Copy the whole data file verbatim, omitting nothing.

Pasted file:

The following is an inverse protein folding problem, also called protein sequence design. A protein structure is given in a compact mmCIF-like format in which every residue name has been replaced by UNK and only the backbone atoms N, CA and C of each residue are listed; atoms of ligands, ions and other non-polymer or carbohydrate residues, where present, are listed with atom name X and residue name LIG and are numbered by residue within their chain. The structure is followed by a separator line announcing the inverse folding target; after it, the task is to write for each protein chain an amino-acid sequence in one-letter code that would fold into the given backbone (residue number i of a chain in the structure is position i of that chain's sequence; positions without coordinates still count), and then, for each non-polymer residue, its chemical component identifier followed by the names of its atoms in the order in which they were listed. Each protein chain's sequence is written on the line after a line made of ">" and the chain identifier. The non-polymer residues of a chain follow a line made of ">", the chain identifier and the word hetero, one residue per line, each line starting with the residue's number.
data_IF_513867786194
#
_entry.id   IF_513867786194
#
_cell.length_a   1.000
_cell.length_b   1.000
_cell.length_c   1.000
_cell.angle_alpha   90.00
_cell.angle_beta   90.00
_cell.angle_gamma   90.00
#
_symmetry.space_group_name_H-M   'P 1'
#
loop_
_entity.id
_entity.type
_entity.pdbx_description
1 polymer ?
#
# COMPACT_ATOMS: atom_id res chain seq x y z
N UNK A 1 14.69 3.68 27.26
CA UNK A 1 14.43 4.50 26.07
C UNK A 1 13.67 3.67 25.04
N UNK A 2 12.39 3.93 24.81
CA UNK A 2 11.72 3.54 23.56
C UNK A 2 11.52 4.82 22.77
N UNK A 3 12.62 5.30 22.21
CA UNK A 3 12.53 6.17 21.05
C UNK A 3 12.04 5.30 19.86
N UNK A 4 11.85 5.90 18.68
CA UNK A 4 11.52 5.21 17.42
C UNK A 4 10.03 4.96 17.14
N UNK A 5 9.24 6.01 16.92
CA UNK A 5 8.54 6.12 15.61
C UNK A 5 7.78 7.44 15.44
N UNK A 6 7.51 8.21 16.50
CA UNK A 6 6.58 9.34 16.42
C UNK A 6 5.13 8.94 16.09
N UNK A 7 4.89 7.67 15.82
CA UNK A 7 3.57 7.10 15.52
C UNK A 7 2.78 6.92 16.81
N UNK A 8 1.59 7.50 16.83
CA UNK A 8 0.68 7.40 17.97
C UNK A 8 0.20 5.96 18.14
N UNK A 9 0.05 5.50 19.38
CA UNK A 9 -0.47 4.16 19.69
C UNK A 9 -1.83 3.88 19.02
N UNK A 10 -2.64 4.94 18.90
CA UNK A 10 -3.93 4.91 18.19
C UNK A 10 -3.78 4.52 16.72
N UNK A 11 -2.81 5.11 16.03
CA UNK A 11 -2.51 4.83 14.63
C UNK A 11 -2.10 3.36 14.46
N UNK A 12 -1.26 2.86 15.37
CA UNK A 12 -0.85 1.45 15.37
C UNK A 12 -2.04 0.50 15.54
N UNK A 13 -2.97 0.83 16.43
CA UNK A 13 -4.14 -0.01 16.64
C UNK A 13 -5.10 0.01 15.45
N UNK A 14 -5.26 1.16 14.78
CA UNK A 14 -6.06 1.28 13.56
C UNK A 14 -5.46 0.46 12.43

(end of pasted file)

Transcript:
The following is an inverse protein folding problem, also called protein sequence design. A protein structure is given in a compact mmCIF-like format in which every residue name has been replaced by UNK and only the backbone atoms N, CA and C of each residue are listed; atoms of ligands, ions and other non-polymer or carbohydrate residues, where present, are listed with atom name X and residue name LIG and are numbered by residue within their chain. The structure is followed by a separator line announcing the inverse folding target; after it, the task is to write for each protein chain an amino-acid sequence in one-letter code that would fold into the given backbone (residue number i of a chain in the structure is position i of that chain's sequence; positions without coordinates still count), and then, for each non-polymer residue, its chemical component identifier followed by the names of its atoms in the order in which they were listed. Each protein chain's sequence is written on the line after a line made of ">" and the chain identifier. The non-polymer residues of a chain follow a line made of ">", the chain identifier and the word hetero, one residue per line, each line starting with the residue's number.
data_IF_513867786194
#
_entry.id   IF_513867786194
#
_cell.length_a   1.000
_cell.length_b   1.000
_cell.length_c   1.000
_cell.angle_alpha   90.00
_cell.angle_beta   90.00
_cell.angle_gamma   90.00
#
_symmetry.space_group_name_H-M   'P 1'
#
loop_
_entity.id
_entity.type
_entity.pdbx_description
1 polymer ?
#
# COMPACT_ATOMS: atom_id res chain seq x y z
N UNK A 1 14.69 3.68 27.26
CA UNK A 1 14.43 4.50 26.07
C UNK A 1 13.67 3.67 25.04
N UNK A 2 12.39 3.93 24.81
CA UNK A 2 11.72 3.54 23.56
C UNK A 2 11.52 4.82 22.77
N UNK A 3 12.62 5.30 22.21
CA UNK A 3 12.53 6.17 21.05
C UNK A 3 12.04 5.30 19.86
N UNK A 4 11.85 5.90 18.68
CA UNK A 4 11.52 5.21 17.42
C UNK A 4 10.03 4.96 17.14
N UNK A 5 9.24 6.01 16.92
CA UNK A 5 8.54 6.12 15.61
C UNK A 5 7.78 7.44 15.44
N UNK A 6 7.51 8.21 16.50
CA UNK A 6 6.58 9.34 16.42
C UNK A 6 5.13 8.94 16.09
N UNK A 7 4.89 7.67 15.82
CA UNK A 7 3.57 7.10 15.52
C UNK A 7 2.78 6.92 16.81
N UNK A 8 1.59 7.50 16.83
CA UNK A 8 0.68 7.40 17.97
C UNK A 8 0.20 5.96 18.14
N UNK A 9 0.05 5.50 19.38
CA UNK A 9 -0.47 4.16 19.69
C UNK A 9 -1.83 3.88 19.02
N UNK A 10 -2.64 4.94 18.90
CA UNK A 10 -3.93 4.91 18.19
C UNK A 10 -3.78 4.52 16.72
N UNK A 11 -2.81 5.11 16.03
CA UNK A 11 -2.51 4.83 14.63
C UNK A 11 -2.10 3.36 14.46
N UNK A 12 -1.26 2.86 15.37
CA UNK A 12 -0.85 1.45 15.37
C UNK A 12 -2.04 0.50 15.54
N UNK A 13 -2.97 0.83 16.43
CA UNK A 13 -4.14 -0.01 16.64
C UNK A 13 -5.10 0.01 15.45
N UNK A 14 -5.26 1.16 14.78
CA UNK A 14 -6.06 1.28 13.56
C UNK A 14 -5.46 0.46 12.43